Location of Turkey as a Trade Hub
Turkey as a trade hub for Asia, Europe and Africa:
Location of Turkey as a country is ideal beacuse of its unique geographic positioning on the globe, lying partly in Asia and partly in Europe. Throughout its history, it has acted as both a barrier and a bridge between the two continents.
The country is located at the crossroads of the Balkans, Caucasus, Middle East, and the eastern Mediterranean. It is among the larger countries of the region in terms of territory and population, and its land area is greater than that of any European state. Nearly all of it is in Asia, comprising the oblong peninsula of Asia Minor—also known as Anatolia (Anadolu)—and, in the east, part of a mountainous region sometimes known as the Armenian Highland. The rest—Turkish Thrace (Trakya)—lies in the extreme southeastern part of Europe, a tiny remnant of an empire that once extended over much of the Balkans.
The country has a north-south extent that ranges from about 300 to 400 miles (480 to 640 km), and it stretches about 1,000 miles from west to east. Turkey is bounded on the north by the Black Sea, on the northeast by Georgia and Armenia, on the east by Azerbaijan and Iran, on the southeast by Iraq and Syria, on the southwest and west by the Mediterranean Sea and the Aegean Sea, and the northwest by Greece and Bulgaria. The capital is Ankara, and its largest city and seaport is Istanbul.
The Marmara region is in both Europe and Asia and it comprises plains, low hills, and high mountains. The land is suitable for both farming and industry. The crops grown here include sunflower, tobacco, grapes, grains, and olives. Silk production is the main occupation in the area, being one of the most profitable –producing industries there. The land on the Aegean coast extending to central Anatolia is known as the Aegean region containing fertile plains, valleys and high mountains. The features of this land enable the growth of olive groves, fruit orchards, and sunflower and tobacco fields.
The Mediterranean area includes the land on the Mediterranean coast, the Taurus mountain range, and extending along the southern shore. The important agricultural products found here are citrus fruits, bananas, cotton, sesame, and vegetables. The high plateaus of the Taurus range provide excellent conditions for raising livestock and grains. The Black Sea region covers the land present on the Black Sea coast. Because of the helpful humid climate and fertile soil, the area is thickly vegetated. Hazelnut, corn, tobacco, and tea are the main agricultural products grown here and livestock is commonly raised by farmers supplying them with useful byproducts like butter and milk.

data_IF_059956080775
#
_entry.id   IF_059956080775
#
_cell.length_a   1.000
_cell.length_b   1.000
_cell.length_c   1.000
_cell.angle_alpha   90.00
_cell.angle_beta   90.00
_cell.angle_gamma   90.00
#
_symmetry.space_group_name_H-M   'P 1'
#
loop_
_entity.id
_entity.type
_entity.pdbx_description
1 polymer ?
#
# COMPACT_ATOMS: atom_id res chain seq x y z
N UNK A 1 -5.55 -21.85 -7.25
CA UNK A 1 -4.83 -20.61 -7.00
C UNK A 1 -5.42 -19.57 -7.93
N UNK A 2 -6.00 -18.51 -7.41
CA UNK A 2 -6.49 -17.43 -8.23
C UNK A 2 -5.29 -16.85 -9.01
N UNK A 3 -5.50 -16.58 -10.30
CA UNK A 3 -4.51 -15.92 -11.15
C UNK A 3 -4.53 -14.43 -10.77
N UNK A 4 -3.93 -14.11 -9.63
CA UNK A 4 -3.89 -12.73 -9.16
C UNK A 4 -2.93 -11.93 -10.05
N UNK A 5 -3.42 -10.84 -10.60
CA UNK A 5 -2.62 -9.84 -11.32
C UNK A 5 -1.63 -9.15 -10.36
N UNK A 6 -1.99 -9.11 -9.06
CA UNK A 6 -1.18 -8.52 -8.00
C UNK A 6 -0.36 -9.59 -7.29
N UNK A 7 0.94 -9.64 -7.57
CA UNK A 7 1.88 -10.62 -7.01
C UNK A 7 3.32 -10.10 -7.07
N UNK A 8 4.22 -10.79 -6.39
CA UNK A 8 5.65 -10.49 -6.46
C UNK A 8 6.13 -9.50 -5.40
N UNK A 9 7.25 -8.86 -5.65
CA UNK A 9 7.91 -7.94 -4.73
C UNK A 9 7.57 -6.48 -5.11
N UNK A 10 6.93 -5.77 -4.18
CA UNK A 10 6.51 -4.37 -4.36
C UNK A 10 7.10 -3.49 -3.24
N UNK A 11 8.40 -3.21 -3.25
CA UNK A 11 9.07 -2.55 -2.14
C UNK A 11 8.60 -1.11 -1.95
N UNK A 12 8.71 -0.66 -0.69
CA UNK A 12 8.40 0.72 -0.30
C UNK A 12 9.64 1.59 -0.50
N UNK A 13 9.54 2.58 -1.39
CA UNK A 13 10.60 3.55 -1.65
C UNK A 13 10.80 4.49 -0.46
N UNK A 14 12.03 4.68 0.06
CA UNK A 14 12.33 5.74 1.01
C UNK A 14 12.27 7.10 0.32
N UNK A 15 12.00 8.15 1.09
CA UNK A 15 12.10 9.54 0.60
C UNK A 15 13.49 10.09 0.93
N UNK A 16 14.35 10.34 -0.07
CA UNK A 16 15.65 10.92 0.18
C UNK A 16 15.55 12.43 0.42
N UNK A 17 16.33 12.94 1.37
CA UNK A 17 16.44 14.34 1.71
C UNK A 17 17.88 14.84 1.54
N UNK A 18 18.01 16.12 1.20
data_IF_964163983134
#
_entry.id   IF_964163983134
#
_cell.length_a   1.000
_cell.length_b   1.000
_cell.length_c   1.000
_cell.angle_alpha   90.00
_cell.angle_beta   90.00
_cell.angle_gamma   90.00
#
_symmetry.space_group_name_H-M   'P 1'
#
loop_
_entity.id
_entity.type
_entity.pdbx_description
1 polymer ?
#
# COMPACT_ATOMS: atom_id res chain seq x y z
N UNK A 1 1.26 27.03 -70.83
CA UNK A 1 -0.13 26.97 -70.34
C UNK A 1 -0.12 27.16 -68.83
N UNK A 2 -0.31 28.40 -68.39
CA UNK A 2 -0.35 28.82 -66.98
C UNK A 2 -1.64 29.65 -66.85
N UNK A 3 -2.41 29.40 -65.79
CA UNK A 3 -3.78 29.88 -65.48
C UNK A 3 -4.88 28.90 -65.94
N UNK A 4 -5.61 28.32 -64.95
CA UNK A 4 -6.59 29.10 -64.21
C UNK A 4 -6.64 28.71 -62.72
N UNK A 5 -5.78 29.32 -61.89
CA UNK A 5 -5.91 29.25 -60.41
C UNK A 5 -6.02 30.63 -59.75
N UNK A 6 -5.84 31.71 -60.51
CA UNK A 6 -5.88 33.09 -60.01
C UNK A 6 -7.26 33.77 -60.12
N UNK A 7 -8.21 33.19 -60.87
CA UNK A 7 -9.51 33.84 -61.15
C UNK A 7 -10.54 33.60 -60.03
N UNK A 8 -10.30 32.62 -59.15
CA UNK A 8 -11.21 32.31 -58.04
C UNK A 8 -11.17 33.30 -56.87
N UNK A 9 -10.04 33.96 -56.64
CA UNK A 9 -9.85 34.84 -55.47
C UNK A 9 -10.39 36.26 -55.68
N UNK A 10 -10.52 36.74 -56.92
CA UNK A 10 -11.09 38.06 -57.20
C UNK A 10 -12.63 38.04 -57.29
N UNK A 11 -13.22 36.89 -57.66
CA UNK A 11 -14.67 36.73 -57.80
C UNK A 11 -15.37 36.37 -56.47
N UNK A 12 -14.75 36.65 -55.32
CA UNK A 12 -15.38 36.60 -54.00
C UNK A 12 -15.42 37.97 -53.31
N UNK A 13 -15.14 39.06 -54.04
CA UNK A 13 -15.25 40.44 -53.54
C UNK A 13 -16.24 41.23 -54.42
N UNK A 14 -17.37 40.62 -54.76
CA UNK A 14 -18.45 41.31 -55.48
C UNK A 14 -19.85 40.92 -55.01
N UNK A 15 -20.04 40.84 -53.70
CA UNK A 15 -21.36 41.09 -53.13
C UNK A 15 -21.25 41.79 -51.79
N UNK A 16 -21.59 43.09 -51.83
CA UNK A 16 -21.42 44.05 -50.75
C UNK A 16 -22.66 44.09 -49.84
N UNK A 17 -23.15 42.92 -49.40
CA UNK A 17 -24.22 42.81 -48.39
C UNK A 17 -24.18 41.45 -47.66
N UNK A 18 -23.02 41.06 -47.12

The vast plateau of central Anatolia is mainly characterized by hot dry summers, cold damp winters and unfertile soil. Still, agriculture is practiced here and grains and livestock are the main products. The Eastern Anatolia Region is the largest and mountainous area in Anatolia. The long and immensely cold winters give harsher and intolerable conditions for the people to live in. Only grains such as wheat and barley are grown here, and livestock farming is done in the northern part of this area. The southeastern Anatolia region consists of large unforested land with a dry climate. Except for the wide wasteland, agriculture is practiced in the irrigated basins and valleys. Large dams built over the two huge rivers of Euphrates and Tigris irrigates the area assisting the farmer. Grains, rice, grapes, and vegetables are the major products grown here that provide many benefits to the inhabitants. The Anatolian city of Ankara has also emerged as an important industrial and cultural center.
The significant geographical location of Turkey also gives it easy access to strategically important areas and major energy resources. Turkey also gives access to Asian states where military operations are needed to be carried out and so military bases can be built according to the will of the government. The natural position of Turkey provides a link from the West to the East. It bridges up the conflicts between the West and the East through the political influence and the trade routes it offers. People can conduct pipeline projects connecting the Asian and European states through this country due to its important location. Seeking aid and attracting western investors is not a problem for Turkey due to its short distances from those countries. The significant location of Turkey also allows it to have increased foreign export, making it one of the major economic forces in the international market.
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